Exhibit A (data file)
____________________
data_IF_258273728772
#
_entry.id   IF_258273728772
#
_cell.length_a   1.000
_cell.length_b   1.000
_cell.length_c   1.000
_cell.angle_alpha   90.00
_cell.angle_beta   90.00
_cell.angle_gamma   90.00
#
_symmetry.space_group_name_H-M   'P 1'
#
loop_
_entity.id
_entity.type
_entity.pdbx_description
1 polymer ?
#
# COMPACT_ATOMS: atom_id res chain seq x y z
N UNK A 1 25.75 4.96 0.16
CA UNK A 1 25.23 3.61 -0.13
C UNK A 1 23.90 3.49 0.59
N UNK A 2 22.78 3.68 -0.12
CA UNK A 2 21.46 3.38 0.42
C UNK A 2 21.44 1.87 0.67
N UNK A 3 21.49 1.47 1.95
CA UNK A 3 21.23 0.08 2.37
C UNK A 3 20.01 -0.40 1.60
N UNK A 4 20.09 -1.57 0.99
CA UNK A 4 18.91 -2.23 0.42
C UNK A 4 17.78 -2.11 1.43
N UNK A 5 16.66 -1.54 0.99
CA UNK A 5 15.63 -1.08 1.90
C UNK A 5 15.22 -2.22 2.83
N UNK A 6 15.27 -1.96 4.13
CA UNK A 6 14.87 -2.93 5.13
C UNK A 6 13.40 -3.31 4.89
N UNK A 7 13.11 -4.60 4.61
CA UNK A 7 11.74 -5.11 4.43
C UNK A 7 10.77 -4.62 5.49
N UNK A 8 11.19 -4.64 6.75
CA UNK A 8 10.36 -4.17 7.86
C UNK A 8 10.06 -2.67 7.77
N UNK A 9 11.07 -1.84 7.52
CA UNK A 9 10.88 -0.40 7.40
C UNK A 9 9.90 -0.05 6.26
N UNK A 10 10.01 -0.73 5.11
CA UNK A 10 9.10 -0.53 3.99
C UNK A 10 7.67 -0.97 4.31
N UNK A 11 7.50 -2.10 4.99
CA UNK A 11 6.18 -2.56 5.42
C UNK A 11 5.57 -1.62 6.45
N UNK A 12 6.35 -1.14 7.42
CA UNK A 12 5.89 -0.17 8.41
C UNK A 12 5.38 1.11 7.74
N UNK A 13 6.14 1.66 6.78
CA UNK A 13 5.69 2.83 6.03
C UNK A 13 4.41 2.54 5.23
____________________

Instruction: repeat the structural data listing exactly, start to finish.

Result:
data_IF_258273728772
#
_entry.id   IF_258273728772
#
_cell.length_a   1.000
_cell.length_b   1.000
_cell.length_c   1.000
_cell.angle_alpha   90.00
_cell.angle_beta   90.00
_cell.angle_gamma   90.00
#
_symmetry.space_group_name_H-M   'P 1'
#
loop_
_entity.id
_entity.type
_entity.pdbx_description
1 polymer ?
#
# COMPACT_ATOMS: atom_id res chain seq x y z
N UNK A 1 25.75 4.96 0.16
CA UNK A 1 25.23 3.61 -0.13
C UNK A 1 23.90 3.49 0.59
N UNK A 2 22.78 3.68 -0.12
CA UNK A 2 21.46 3.38 0.42
C UNK A 2 21.44 1.87 0.67
N UNK A 3 21.49 1.47 1.95
CA UNK A 3 21.23 0.08 2.37
C UNK A 3 20.01 -0.40 1.60
N UNK A 4 20.09 -1.57 0.99
CA UNK A 4 18.91 -2.23 0.42
C UNK A 4 17.78 -2.11 1.43
N UNK A 5 16.66 -1.54 0.99
CA UNK A 5 15.63 -1.08 1.90
C UNK A 5 15.22 -2.22 2.83
N UNK A 6 15.27 -1.96 4.13
CA UNK A 6 14.87 -2.93 5.13
C UNK A 6 13.40 -3.31 4.89
N UNK A 7 13.11 -4.60 4.61
CA UNK A 7 11.74 -5.11 4.43
C UNK A 7 10.77 -4.62 5.49
N UNK A 8 11.19 -4.64 6.75
CA UNK A 8 10.36 -4.17 7.86
C UNK A 8 10.06 -2.67 7.77
N UNK A 9 11.07 -1.84 7.52
CA UNK A 9 10.88 -0.40 7.40
C UNK A 9 9.90 -0.05 6.26
N UNK A 10 10.01 -0.73 5.11
CA UNK A 10 9.10 -0.53 3.99
C UNK A 10 7.67 -0.97 4.31
N UNK A 11 7.50 -2.10 4.99
CA UNK A 11 6.18 -2.56 5.42
C UNK A 11 5.57 -1.62 6.45
N UNK A 12 6.35 -1.14 7.42
CA UNK A 12 5.89 -0.17 8.41
C UNK A 12 5.38 1.11 7.74
N UNK A 13 6.14 1.66 6.78
CA UNK A 13 5.69 2.83 6.03
C UNK A 13 4.41 2.54 5.23